Etymology
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twin (adj.)
Old English twinn "consisting of two, twofold, double, two-by-two," from Proto-Germanic *twisnjaz "double" (source also of Old Norse tvinnr "double, twin," Old Danish tvinling, Dutch tweeling, German zwillung), from PIE *dwisno- (source also of Latin bini "two each," Lithuanian dvynu "twins"), from *dwi- "double," from root *dwo- "two." Minneapolis and St. Paul in Minnesota have been the Twin Cities since 1883, but the phrase was used earlier of Rock Island and Davenport (1856).
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twin (v.)
"to combine two things closely, join, couple," late 14c., from twin (adj.). Related: Twinned; twinning. In Middle English, the verb earlier and typically meant "to part, part with, separate from, estrange," etc. (c. 1200), on the notion of making two what was one.
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twin (n.)
c. 1300, from Old English getwinn "double;" getwinnas "twins, two born at one birth," from twinn (see twin (adj.)).
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triplet (n.)

1650s, "three successive lines of poetry," from triple; perhaps patterned on couplet. Extended to a set of three of anything by 1733, and to three children at the same birth by 1787 (another word for this was trin, 1831, on the model of twin). Musical meaning "three notes played in the time of two" is from 1801.

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*dwo- 

Proto-Indo-European root meaning "two."

It forms all or part of: anadiplosis; balance; barouche; between; betwixt; bezel; bi-; binary; bis-; biscuit; combination; combine; deuce; deuterium; Deuteronomy; di- (1) "two, double, twice;" dia-; dichotomy; digraph; dimity; diode; diphthong; diploid; diploma; diplomacy; diplomat; diplomatic; diplodocus; double; doublet; doubloon; doubt; dozen; dual; dubious; duet; duo; duodecimal; duplex; duplicate; duplicity; dyad; epididymis; hendiadys; pinochle; praseodymium; redoubtable; twain; twelfth; twelve; twenty; twi-; twice; twig; twilight; twill; twin; twine; twist; 'twixt; two; twofold; zwieback.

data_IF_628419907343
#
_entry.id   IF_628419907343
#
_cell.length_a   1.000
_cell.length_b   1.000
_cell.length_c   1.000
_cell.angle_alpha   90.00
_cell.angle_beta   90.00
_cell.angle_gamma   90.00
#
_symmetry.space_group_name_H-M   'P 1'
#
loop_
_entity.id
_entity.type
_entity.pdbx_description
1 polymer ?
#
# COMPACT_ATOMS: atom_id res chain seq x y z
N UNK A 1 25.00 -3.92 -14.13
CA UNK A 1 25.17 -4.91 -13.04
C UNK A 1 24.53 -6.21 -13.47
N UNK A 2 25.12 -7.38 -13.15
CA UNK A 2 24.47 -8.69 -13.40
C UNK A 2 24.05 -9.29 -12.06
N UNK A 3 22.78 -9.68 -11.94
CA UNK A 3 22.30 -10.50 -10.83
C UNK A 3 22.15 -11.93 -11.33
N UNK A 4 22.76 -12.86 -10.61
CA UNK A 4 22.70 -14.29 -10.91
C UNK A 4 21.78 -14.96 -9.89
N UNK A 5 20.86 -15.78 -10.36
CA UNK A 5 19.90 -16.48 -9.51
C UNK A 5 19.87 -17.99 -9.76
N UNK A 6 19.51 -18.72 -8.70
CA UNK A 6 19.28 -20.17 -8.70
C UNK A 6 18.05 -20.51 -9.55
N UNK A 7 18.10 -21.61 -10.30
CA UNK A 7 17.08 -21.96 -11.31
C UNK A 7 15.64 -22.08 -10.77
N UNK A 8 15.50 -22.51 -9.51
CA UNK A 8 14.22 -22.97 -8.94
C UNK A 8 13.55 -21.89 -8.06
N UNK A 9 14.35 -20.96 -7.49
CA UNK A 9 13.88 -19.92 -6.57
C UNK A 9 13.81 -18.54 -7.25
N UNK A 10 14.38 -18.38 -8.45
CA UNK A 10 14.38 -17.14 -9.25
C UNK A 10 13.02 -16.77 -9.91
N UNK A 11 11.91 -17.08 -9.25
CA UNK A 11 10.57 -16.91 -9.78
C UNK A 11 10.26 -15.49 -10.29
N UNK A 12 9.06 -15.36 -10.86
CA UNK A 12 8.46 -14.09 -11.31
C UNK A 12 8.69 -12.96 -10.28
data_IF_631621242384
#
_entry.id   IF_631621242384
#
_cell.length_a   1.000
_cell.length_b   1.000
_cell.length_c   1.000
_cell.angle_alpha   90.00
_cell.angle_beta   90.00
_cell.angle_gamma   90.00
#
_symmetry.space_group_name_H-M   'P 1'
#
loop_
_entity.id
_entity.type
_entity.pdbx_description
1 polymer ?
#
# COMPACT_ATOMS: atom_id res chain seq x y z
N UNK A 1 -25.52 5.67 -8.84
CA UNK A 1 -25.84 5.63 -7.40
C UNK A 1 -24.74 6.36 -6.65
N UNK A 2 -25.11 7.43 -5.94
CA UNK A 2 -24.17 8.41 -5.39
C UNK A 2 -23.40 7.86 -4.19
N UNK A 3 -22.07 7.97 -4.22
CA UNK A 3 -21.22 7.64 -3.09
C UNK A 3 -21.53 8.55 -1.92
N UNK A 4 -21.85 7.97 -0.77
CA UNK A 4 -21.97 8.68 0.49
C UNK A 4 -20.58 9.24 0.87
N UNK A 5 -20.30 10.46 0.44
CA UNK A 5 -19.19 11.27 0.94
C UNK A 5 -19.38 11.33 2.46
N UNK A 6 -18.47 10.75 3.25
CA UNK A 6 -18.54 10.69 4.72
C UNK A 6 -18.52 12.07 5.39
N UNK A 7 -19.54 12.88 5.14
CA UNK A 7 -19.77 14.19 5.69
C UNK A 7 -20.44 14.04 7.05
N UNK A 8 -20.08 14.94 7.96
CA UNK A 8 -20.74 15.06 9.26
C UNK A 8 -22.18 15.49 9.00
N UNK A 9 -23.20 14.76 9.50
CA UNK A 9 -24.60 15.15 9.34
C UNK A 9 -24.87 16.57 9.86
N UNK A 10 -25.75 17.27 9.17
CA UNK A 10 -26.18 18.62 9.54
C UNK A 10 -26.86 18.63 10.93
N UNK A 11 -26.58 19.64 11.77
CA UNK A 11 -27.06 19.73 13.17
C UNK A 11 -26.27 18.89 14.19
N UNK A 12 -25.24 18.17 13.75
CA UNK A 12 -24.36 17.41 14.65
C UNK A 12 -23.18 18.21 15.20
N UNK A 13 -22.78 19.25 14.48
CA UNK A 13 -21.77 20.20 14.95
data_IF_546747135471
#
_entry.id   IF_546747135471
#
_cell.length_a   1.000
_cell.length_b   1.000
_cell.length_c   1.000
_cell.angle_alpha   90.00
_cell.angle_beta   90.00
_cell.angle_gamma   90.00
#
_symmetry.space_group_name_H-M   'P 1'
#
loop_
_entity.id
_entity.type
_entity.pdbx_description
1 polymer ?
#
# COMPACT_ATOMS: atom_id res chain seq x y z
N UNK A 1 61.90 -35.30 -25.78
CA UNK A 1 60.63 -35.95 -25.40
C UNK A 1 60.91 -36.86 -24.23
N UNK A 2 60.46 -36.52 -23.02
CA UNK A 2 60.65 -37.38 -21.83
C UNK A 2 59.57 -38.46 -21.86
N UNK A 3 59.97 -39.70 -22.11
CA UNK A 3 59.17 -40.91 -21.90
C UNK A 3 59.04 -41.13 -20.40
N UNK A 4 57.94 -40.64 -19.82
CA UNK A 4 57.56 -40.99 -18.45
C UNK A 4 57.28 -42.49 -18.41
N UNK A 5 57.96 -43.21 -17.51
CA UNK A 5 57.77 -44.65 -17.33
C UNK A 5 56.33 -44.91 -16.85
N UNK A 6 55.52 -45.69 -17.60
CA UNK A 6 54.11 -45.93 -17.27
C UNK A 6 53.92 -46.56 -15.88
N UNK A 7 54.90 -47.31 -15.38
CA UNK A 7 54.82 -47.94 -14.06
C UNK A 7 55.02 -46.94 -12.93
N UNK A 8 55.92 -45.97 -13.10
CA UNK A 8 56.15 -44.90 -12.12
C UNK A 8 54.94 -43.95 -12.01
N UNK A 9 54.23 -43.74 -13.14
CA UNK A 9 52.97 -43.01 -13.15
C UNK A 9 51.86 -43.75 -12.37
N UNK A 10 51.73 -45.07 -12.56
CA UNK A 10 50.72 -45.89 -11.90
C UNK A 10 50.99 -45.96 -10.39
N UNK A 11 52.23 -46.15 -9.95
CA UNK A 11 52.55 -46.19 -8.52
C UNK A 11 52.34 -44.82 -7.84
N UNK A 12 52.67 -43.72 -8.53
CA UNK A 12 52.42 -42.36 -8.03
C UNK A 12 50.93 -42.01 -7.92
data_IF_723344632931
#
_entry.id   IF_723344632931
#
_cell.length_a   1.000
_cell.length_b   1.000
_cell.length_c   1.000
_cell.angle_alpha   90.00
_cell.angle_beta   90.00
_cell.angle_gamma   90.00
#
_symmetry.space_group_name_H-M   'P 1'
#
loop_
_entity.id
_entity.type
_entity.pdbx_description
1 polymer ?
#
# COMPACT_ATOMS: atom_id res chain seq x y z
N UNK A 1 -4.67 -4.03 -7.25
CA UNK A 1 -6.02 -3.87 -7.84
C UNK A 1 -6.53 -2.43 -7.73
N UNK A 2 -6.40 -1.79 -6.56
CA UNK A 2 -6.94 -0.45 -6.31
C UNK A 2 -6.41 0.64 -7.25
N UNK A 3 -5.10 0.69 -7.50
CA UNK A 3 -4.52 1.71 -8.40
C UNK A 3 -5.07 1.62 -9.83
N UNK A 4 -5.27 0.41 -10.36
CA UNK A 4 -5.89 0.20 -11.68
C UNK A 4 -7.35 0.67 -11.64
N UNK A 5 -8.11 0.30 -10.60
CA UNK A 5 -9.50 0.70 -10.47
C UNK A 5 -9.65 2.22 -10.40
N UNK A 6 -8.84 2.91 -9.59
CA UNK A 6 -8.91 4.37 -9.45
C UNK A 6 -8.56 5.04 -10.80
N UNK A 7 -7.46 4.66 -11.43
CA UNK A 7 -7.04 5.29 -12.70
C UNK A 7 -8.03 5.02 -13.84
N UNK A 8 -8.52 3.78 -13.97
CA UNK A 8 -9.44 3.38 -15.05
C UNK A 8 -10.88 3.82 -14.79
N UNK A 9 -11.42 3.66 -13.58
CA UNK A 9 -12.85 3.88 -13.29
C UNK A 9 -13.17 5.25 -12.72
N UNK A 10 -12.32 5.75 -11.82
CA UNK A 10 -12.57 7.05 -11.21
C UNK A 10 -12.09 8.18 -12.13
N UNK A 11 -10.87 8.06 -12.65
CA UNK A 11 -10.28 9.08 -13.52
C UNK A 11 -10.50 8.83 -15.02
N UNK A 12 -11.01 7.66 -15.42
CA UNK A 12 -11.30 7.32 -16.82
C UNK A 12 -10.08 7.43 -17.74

It is the hypothetical source of/evidence for its existence is provided by: Sanskrit dvau, Avestan dva, Greek duo, Latin duo, Old Welsh dou, Lithuanian dvi, Old Church Slavonic duva, Old English twa, twegen, German zwei, Gothic twai "two;" first element in Hittite ta-ugash "two years old."

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Thomas 
masc. proper name, from Greek Thomas, of Aramaic origin and said to mean "a twin" (John's gospel refers to Thomas as ho legomenos didymos "called the twin;" compare Syriac toma "twin," Arabic tau'am "twin"). Before the Conquest, found only as the name of a priest, but after 1066, one of the most common given names in English. Also see Tom, Tommy. Doubting Thomas is from John xx.25. A Thomist (1530s, from Medieval Latin Thomista, mid-14c.) is a follower of 13c. scholastic theologian St. Thomas Aquinas.
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loneling (n.)
"single child" (as opposed to a twin, etc.), 1570s, from lone (adj.) + -ling.
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fraternal (adj.)
early 15c., from Old French fraternel "brotherly, fraternal," and directly from Medieval Latin fraternalis, from Latin fraternus "friendly, closely allied," literally "brotherly" (see fraternity). The noun meaning "fraternal twin" is recorded by 1911.
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gimbal (n.)
1570s, "joints, connecting links," alteration of gemel "twins" (late 14c.), from Old French jumel "a twin" (12c., Modern French jumeau), from Latin gemellus, diminutive of geminus (adj.) "twin, born together" (see geminate). As a type of contrivance for securing free motion in suspension, by 1780. Related: Gimbals. Gemmels (plural) was Middle English for "twins" (late 14c.), also "Gemini," from Old French gemeles; hence also gemel ring, a double finger-ring that may be taken apart; also gimmal.
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twine (n.)
"strong thread made from twisted strands," Old English twin "double thread," from Proto-Germanic *twiznaz "double thread, twisted thread" (source also of Dutch twijn, Low German twern, German zwirn "twine, thread"), from PIE root *dwo- "two."
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